Whiff of desi: South Asian inspirations at the NY Fashion Week
Motifs from India and parts of South Asia featured prominently in the works of Bibhu Mohapatra, Sheena Trivedi, Prabal Gurung and Naeem Khan among others.
Bibhu Mohapatra's fall/winter 2014 collection was created for the global woman inspired by the beauty and colors of Tibet.
'It's a land that is so close to my homeland, and it's the spirituality, bonding that kind of got me in there,' the India-born designer, who crafted 41 looks, told AFP.
He made ample use of the traditional Tibetan pangden pattern of offset stripes, which he transformed into a digital print.
Prints of a hazy mountain scene made multiple appearances -- on a gown, on a skirt, on a dress.
And Mohapatra's other subtle nod to Tibet was in the scarves, noted Style.com: 'He slung them elegantly around models' necks and tied them at the back. They gave the collection cohesion, but also a certain polish.'
Image: Models walk the runway Bibhu Mohapatra's creations.
Photographs: Arun Nevader/Getty Images
In a complete 180 degrees turn from his spring collection of pastels that paid homage to '50s Americana, Prabal Gurung's fall collection paid tribute to his other home, Nepal.
'The PRABAL GURUNG collections have often referenced Nepalese culture,' the designer who grew up in Kathmandu says on his website, 'but this season is directly inspired by Nepal, and the richly mythical and legendary culture it celebrates.'
The inspiration came from Mustang, an ancient Tibetan kingdom that is now part of Nepal.
Gurung's homage to his Himalayan upbringing and this mystic landscape was visible first in the red palette and with each passing creation -- don a runway lined with gongs to keep with its Himalayan theme -- in the folds of the fabric and the sarong-inspired angles.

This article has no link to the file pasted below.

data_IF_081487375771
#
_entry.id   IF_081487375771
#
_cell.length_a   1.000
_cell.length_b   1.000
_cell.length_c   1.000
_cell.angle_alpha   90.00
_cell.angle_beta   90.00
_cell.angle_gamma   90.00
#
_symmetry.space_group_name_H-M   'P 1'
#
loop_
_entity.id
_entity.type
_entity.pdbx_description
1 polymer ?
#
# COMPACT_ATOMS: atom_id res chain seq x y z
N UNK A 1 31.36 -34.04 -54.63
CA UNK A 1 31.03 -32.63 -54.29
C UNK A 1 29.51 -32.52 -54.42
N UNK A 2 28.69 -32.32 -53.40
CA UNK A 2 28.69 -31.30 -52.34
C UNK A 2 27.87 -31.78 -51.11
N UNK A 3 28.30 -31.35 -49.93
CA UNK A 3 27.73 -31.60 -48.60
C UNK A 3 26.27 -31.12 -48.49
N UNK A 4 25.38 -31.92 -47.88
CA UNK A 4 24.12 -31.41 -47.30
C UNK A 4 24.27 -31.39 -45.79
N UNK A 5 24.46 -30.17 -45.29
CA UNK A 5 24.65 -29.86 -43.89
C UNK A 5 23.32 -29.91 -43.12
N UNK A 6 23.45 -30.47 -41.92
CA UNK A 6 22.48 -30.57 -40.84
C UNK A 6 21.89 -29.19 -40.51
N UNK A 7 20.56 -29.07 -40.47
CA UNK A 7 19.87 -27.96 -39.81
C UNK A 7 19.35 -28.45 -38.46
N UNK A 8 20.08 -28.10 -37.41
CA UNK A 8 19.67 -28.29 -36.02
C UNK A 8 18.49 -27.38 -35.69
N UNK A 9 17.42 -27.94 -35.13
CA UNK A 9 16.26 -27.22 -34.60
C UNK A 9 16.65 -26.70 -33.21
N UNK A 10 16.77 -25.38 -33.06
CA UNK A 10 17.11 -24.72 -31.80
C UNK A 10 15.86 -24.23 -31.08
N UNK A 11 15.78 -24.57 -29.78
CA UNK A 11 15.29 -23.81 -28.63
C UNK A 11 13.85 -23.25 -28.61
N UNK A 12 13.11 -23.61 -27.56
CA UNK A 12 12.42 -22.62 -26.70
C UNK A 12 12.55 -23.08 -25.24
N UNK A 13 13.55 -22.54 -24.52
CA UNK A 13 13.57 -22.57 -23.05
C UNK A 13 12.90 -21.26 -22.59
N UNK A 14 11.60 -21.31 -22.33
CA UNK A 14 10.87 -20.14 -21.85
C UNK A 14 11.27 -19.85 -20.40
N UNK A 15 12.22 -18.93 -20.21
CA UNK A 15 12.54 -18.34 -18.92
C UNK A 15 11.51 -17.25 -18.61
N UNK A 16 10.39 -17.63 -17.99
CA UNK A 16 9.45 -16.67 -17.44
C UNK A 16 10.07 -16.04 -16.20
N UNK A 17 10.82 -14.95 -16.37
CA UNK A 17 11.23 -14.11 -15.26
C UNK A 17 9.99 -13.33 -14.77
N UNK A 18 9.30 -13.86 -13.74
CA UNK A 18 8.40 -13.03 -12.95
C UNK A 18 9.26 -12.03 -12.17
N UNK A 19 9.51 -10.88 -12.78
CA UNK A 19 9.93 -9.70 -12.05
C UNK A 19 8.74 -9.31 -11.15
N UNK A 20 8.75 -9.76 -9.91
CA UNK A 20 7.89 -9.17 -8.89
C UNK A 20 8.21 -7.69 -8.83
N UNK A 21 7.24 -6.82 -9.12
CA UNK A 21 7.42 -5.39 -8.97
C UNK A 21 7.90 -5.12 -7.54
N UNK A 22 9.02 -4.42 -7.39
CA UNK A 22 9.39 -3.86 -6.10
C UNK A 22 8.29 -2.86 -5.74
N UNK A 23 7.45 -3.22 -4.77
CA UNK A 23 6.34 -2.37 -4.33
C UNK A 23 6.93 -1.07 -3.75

The vibe was briefly disrupted by a streaker, later identified as Vitalli Sedium, a Ukranian-born wannabe-actor, but it didn't overshadow the collection that is being called one of Gurung's best.
Gurung also presented his ICB line, focusing on the 'forward thinking and fearlessly aspirational' woman.
Image: Models walk the runway Prabal Gurung's creations.
Photographs: Neilson Barnard/Getty Images
For her fourth show at the New York Fashion Week, Sheena Trivedi presented a collection titled 'Kids of Bengal.'
Her designs spoke of the multiculturalism of her Indian-American upbringing.
Models wore tribal-inspired makeup, and jewellery, including from India.
Image: Snapshot from Sheena Trivedi's trunk show
Photographs: Sheena Trivedi on Facebook
India-born designer Naeem Khan, a red carpet and FLOTUS favorite, found inspiration away from South Asia.
He channelled the Prohibition Era glamour with designs inspired by the world of cabaret.
The trademark Khan beading dazzled.
'The layers of sequins, feathers and embroidery that adorn these dresses (and evening rompers!) show a painstaking, nearly couture level of effort,' Jezbel noted.
'There was a clear '20s influence in the Deco flourishes and flapper-style dresses, and, of all the collections we've seen so far, this is definitely one of the most red-carpet ready.'
The 44 pieces he showcased included cocktail dresses, skirts, trumpet gowns, pants and evening coats that were embellished with gold filigree embroidery, jewel trims, ostrich feather hems, floral applique work and miuki beads.
Image: A model walks the runway in a Naeem Khan creation.
Photographs: Larry Busacca/Getty Images
Thea Andrews walked the runway at Lincoln Center wearing a Rachel Roy at Go Red For Women -- The Heart Truth Red Dress Collection 2014 Show February 6.
She showed her own collection -- designed to make looking feminine and cool very simple -- digitally.
Image: Thea Andrews walks the runway in a Rachel Roy creation.
Photographs: Frazer Harrison/Getty Images
Adam Selman, who has designed for the likes of Rihanna, was another designer who sought an Indian inspiration. His sophomore women's collection began when he heard the story of a hiker in the French Alps who found a box of jewellery in the snow from a Mumbai to New York plane that had crashed in the 1950s. He described the collection as 'hiking clothes meets India.'
The prints, he told the Los Angeles Times, were based on the Indian sari and the splashes of the colors of Holi, 'but in a really stark, New York Stephen Sprouse way.'
Models walked to an Indian-flavored soundtrack and an occasional cloud of incense, making the stark Industrial Color office space ambient.
Image: A model shows off Adam Selman's creation.
Photographs: Craig Barrit/Getty Images